The Revenue Report: Utah’s Consensus Projections Approach

Written by: Christopher Collard

Utah estimates the state’s future tax revenues using a consensus approach. It is undertaken by the Utah’s Revenue Assumptions Working Group – a collection of economists and experts from the Governor’s and Legislature’s staff, the State Tax Commission, and state academic institutions and departments.1 This approach is not the way all states estimate revenue.

In other states, such as New Jersey, the Governor’s staff creates one revenue estimate and the legislature’s staff creates a differing revenue estimate. This has led to clashes between the differing projections as the executive and legislative branches argue first over which revenue projections are correct only then arguing over how to spend the money. These revenue-projection arguments can be even more tense when the executive belongs to one party and a majority of the legislature to another, which happened in nearby Montana in 2011.2

Alternatively, in some states either the legislative or executive branch makes the sole determination, leaving the other branch out of the process completely. In 2013, the New Hampshire Governor created a panel to estimate revenues that left out the state legislature. As a result, the legislature decided they would do their own revenue estimates.3 As of 2014, 10 states have revenue projections created just by the executive branch, including neighboring Idaho. While there may not be arguments over the estimated revenues, it may mean that actors who do not see themselves as having a stake in the process are be less likely to support its conclusions.

Another approach, which lands somewhere between sole determination and Utah’s consensus approach, is employed by Nevada. Its Economic Forum forecasts revenues. Created by the Nevada Legislature, the forum has five governor-appointed members, though with the Majority Leader from one house and the Speaker from the other each nominating one member.4

Some research has shown that consensus revenue estimates are not necessarily more accurate.5 Further, like all methods, the consensus approach is not free from political pressure. However, consensus estimates have a role in making sure that everyone can get behind the estimate and fully engage in discussing how to spend state revenues, rather than spending time debating how much state revenues should even be expected.6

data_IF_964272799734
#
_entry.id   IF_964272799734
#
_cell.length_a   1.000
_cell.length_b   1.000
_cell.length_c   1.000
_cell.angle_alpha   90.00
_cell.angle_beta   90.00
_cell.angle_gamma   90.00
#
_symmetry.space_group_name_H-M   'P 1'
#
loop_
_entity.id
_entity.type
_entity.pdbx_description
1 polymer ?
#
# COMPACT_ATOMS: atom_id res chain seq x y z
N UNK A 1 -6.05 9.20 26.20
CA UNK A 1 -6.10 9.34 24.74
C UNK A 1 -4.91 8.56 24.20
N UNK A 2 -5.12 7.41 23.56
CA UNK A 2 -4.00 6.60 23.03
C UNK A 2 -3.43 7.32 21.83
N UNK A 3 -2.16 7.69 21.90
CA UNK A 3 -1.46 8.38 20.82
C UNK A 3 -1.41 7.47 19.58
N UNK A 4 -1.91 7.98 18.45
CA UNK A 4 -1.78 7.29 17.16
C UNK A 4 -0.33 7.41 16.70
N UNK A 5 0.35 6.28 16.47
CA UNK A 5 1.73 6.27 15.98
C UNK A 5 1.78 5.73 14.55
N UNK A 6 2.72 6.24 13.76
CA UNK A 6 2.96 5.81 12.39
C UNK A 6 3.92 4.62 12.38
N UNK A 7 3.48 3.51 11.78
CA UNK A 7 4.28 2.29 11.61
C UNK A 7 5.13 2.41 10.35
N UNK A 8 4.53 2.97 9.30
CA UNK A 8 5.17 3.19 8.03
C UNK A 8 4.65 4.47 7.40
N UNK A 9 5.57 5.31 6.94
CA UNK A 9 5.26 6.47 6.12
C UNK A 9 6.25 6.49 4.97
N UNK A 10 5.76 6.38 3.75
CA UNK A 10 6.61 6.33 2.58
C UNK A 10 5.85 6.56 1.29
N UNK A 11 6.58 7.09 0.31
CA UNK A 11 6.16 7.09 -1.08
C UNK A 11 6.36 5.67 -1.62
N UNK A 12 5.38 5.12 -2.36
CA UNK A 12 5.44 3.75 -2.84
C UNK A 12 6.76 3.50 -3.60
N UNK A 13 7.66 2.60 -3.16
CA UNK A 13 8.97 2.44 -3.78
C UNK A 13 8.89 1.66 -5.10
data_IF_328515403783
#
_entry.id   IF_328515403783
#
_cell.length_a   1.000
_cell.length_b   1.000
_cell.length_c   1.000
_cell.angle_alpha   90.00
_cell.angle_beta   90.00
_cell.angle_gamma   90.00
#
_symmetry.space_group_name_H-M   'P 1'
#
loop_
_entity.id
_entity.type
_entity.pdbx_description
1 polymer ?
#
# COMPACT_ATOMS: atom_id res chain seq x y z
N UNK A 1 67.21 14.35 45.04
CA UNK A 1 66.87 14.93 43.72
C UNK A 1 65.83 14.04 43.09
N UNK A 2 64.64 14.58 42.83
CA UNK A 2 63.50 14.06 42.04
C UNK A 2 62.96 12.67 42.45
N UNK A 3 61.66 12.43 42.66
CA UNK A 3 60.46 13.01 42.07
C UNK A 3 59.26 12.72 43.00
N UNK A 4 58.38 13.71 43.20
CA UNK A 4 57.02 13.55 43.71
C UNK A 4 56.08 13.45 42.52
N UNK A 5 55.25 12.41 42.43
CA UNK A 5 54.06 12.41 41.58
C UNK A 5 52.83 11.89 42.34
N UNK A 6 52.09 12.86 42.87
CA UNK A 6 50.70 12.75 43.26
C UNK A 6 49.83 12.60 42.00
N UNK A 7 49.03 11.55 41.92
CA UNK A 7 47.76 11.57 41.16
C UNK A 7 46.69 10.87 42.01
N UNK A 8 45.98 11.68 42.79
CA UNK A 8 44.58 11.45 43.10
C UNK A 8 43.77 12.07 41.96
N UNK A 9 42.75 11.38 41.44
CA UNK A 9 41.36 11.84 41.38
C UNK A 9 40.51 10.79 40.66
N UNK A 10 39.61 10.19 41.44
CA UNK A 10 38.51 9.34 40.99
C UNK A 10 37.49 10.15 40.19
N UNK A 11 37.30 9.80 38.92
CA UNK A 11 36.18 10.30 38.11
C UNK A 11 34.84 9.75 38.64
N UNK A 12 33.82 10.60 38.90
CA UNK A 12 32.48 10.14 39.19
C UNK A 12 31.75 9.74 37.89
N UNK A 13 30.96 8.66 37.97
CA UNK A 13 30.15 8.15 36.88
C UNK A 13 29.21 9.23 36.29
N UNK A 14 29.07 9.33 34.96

The most recent revenue report of the fiscal year is interesting in some ways. As of the end of April – which includes the income tax filing day – Utah had collected less income tax than the previous year. This is an interesting turn of events considering that as of March the state had collected 15% more in income taxes than the previous year. The state is now looking at a deficit of around $200 million – plus or minus a couple hundred million. Overall, this puts the expected income tax revenue below the consensus estimates of negative 3.1% for the fiscal year. Conversely, the sales tax projected growth is spot on at 6.4%.7

In upcoming Revenue Report releases we will examine a host of issues, such as types of funding, components of revenue, and how Utah projections compare to eventual outcomes. Read about Utah’s Projections Process and an Income and Sales Tax Surprise in previous releases.


  1. Governor’s Office of Planning and Budget, 2023, “Utah’s budget process,”
  2. Charles S. Johnson, Missoulian State Bureau, September 27 2011, Governor’s budget director debunks gloomy budget forecast,
  3. Bailey, Steve, et al., 2015, “Managing volatile tax collection in state revenue forecasts,” Pew Charitable Trusts,
  4. Nevada Legislature, Economic Forum,  
  5. Krause, George A., James W. Douglas, 2013, “Organizational structure and the optimal design of policymaking panels: Evidence from consensus group commissions’ revenue forecasts in the American states,” American Journal of Political Science,
  6. Mikesell, John L., and Justin M. Ross. “State revenue forecasts and political acceptance: The value of consensus forecasting in the budget process.” Public Administration Review, vol. 74, no. 2, 2014, pp. 188–203. JSTOR,
  7. GOPB and LFA, Monthly State Revenue Snapshot, May 15, 2023.
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